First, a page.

This discussion according to the report resulted into increased funding of the grant, worth six months visit at UCT, which the lecturer says he used to pay tuition and visit the campus in 2012 academic year. In 2013 academic year, he failed to secure funding for the programme.
In a letter a July 5th, 2012 seen by this website addressed to the Head of Department Planning and Applied Statistics in the School of Statistics and Applied Economics at Makerere University, Tumutegyereize applied for Universities Science, Humanities and Engineering Partnerships in Africa (USHEPIA) funding for his final academic year 2013.
“I am now in my second last visit of my PhD study programme. As you already know, I have had funding problems all through. I plan to complete the thesis and submit between June –September 2013. Unfortunately, I have not managed to obtain funding for academic year 2013. I have approached the IAPO here at UCT for funding and have been advised that the most likely source of funding they could explore is USHEPIA, but that is subject to being endorsed by my Head of Department and Vice Chancellor of Makerere University,” he said.
We’ve further learnt from a June 11, 2013 letter to the Director Human Resources where Tumutegyereize indicates that he missed the funding because the University declined to recommend him and refused to communicate to him why his endorsement was declined. He says that he was then assigned course units to teach, which he wouldn’t decline. This, he says prompted him to write to his supervisor Professor Theodor Stewart with a view of supervising him from Makerere University.
In one of the emails seen, Professor Steward said at the time he was in the UK and did not have access to his personal files on Tumutegyereize’s work and or the student’s plans of action. “A difficulty may be that UCT has no system of “Credits” towards a PhD degree. A thesis is submitted and is either accepted, returned for revisions and or more research which can happen only once, or rejected. Since you never submitted a thesis, there is no formal record of performance that can be transferred,” Professor Stewart responded.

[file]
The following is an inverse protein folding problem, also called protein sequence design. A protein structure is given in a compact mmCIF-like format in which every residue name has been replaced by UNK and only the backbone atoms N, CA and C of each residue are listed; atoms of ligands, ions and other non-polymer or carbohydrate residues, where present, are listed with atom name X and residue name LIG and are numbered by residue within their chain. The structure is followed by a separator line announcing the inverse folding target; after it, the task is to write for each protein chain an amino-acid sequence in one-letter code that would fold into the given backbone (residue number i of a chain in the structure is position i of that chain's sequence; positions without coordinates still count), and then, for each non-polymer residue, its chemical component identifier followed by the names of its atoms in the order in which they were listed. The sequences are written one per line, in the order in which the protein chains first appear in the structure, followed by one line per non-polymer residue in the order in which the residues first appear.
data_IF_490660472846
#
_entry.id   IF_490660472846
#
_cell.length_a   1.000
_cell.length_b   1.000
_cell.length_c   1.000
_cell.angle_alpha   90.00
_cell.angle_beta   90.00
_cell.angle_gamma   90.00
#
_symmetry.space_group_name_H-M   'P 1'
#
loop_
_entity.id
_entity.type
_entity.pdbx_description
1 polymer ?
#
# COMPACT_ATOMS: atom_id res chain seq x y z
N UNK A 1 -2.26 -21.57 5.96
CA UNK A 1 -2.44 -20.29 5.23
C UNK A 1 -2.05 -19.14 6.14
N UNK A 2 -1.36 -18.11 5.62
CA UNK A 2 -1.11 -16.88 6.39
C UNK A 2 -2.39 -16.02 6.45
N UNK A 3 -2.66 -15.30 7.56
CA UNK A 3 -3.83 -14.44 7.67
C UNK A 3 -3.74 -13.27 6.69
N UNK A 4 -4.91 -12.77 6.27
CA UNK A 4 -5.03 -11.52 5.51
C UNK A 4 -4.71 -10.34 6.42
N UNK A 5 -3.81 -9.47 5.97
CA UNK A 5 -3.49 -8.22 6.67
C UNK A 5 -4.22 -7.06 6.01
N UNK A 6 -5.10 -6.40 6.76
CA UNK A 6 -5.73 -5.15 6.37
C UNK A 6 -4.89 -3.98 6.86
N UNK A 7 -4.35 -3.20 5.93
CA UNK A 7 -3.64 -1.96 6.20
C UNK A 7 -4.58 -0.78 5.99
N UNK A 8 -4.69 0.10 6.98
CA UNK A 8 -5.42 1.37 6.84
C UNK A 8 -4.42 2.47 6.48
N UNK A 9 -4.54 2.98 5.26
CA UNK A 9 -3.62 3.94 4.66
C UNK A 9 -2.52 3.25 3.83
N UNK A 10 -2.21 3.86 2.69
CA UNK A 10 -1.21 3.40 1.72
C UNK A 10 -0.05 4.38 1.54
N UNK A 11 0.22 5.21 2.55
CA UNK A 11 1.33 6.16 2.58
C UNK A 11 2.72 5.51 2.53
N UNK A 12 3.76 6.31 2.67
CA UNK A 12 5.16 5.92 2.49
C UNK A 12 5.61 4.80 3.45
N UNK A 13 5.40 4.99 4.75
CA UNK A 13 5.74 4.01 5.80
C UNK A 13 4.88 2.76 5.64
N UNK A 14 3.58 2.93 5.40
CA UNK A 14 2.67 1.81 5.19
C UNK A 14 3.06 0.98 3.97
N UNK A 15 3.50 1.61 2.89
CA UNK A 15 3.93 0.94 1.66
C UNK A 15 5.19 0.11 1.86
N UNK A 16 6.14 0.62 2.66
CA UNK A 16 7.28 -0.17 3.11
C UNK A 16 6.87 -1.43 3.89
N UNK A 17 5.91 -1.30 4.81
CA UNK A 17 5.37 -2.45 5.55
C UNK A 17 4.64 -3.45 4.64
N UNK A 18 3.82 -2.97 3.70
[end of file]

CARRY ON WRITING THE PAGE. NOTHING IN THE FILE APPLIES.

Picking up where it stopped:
In defense of his failure to complete his PhD programme written to the University Human Resources Director on November 26, 2018, Tumutegyereize noted that his inability to complete the thesis by December 2013 was due to “forces beyond my control.”
He told the University Appointments Board that he was not able to conclude on time due to fees problems. “I came to explain that I ran out of funding in 2009. I was hopeful that my leave of absence would be allowed but was not successful. I had no money for 2014,” Tumutegyereize told the Appointments Board in 2018. According to Minutes of the Board, the then University Appointments Board chairperson, Bruce Balaba Kabaasa disclosed that Tumutegyereize was not being honest with the university.
“But the University gave you all the money you asked for, why are you not true to a system that has been patient with you all this time,” Kabaasa is quoted in the minutes to have told Tumutegyereize. “How about the Shillings 47 million the University gave you in addition to the US$30,000? (Tumutegyereize keeps quiet). Why are you not honest about the much money you received, yet it’s on record and all paper work is available?” Kabasa questioned.
The case for the second time appeared before the Staff Tribunal on March 11, 2020. During the hearing Tumutegyereize’s lawyer, Isaac Ssemakadde clashed with the tribunal members regarding the procedure of handling the matter.
Ssemakadde says the tribunal has been taking its time in deciding matters affecting staff, arguing that this indirectly compromises justice.
Ssemakadde argues that the Appointments Board sat in a rush with a predetermined decision to kick his client out of the University. He also argues that the penalty given to Tumutegyereize was harsh and excessive especially because the staff has been an able and willing soldier of the university.
“What the university lost is the money. He could repay it as he completes his tenure and so on. So to remove somebody from permanent and pensionable status as a first resort is just harsh, unjust and excessive,” Ssemakadde said. The Tribunal Head Retired High Court Judge, Patrick Tabaro asked Ssemakadde to file written skeletal arguments to allow the tribunal to properly contextualise the case and decide on them.
“We decided that written skeletal arguments are better. The lawyer for the appellant should file by March 12th, 2020 and the University should respond by March 18th, 2020. We have also allowed counsel for appellant to respond with a rejoinder on March 20th, 2020. We shall be back here to establish whether or not all the skeletal arguments are on record on 23rd March,” ruled Retired Justice Tabaro.